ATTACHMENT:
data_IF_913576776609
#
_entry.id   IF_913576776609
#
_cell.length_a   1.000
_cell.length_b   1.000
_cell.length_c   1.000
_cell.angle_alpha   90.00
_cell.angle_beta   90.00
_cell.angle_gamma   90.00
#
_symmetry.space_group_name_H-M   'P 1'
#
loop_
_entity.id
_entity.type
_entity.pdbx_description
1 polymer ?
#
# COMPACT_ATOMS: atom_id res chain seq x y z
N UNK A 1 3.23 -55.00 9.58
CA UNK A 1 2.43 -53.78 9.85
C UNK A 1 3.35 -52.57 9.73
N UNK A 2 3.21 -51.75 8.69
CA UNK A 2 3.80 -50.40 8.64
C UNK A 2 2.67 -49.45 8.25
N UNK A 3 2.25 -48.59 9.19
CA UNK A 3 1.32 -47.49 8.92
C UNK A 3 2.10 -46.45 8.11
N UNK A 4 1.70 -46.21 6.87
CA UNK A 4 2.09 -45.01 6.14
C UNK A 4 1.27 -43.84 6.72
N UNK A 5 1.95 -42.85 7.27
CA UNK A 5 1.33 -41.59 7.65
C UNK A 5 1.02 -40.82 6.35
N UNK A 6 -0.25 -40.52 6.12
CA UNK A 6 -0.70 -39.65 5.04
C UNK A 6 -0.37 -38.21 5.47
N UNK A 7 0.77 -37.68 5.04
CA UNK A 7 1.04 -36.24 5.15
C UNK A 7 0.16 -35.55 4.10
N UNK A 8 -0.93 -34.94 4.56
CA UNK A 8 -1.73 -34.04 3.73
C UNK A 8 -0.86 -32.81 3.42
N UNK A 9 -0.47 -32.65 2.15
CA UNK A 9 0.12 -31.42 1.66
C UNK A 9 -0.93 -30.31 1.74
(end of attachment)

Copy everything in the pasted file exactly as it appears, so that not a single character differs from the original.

data_IF_913576776609
#
_entry.id   IF_913576776609
#
_cell.length_a   1.000
_cell.length_b   1.000
_cell.length_c   1.000
_cell.angle_alpha   90.00
_cell.angle_beta   90.00
_cell.angle_gamma   90.00
#
_symmetry.space_group_name_H-M   'P 1'
#
loop_
_entity.id
_entity.type
_entity.pdbx_description
1 polymer ?
#
# COMPACT_ATOMS: atom_id res chain seq x y z
N UNK A 1 3.23 -55.00 9.58
CA UNK A 1 2.43 -53.78 9.85
C UNK A 1 3.35 -52.57 9.73
N UNK A 2 3.21 -51.75 8.69
CA UNK A 2 3.80 -50.40 8.64
C UNK A 2 2.67 -49.45 8.25
N UNK A 3 2.25 -48.59 9.19
CA UNK A 3 1.32 -47.49 8.92
C UNK A 3 2.10 -46.45 8.11
N UNK A 4 1.70 -46.21 6.87
CA UNK A 4 2.09 -45.01 6.14
C UNK A 4 1.27 -43.84 6.72
N UNK A 5 1.95 -42.85 7.27
CA UNK A 5 1.33 -41.59 7.65
C UNK A 5 1.02 -40.82 6.35
N UNK A 6 -0.25 -40.52 6.12
CA UNK A 6 -0.70 -39.65 5.04
C UNK A 6 -0.37 -38.21 5.47
N UNK A 7 0.77 -37.68 5.04
CA UNK A 7 1.04 -36.24 5.15
C UNK A 7 0.16 -35.55 4.10
N UNK A 8 -0.93 -34.94 4.56
CA UNK A 8 -1.73 -34.04 3.73
C UNK A 8 -0.86 -32.81 3.42
N UNK A 9 -0.47 -32.65 2.15
CA UNK A 9 0.12 -31.42 1.66
C UNK A 9 -0.93 -30.31 1.74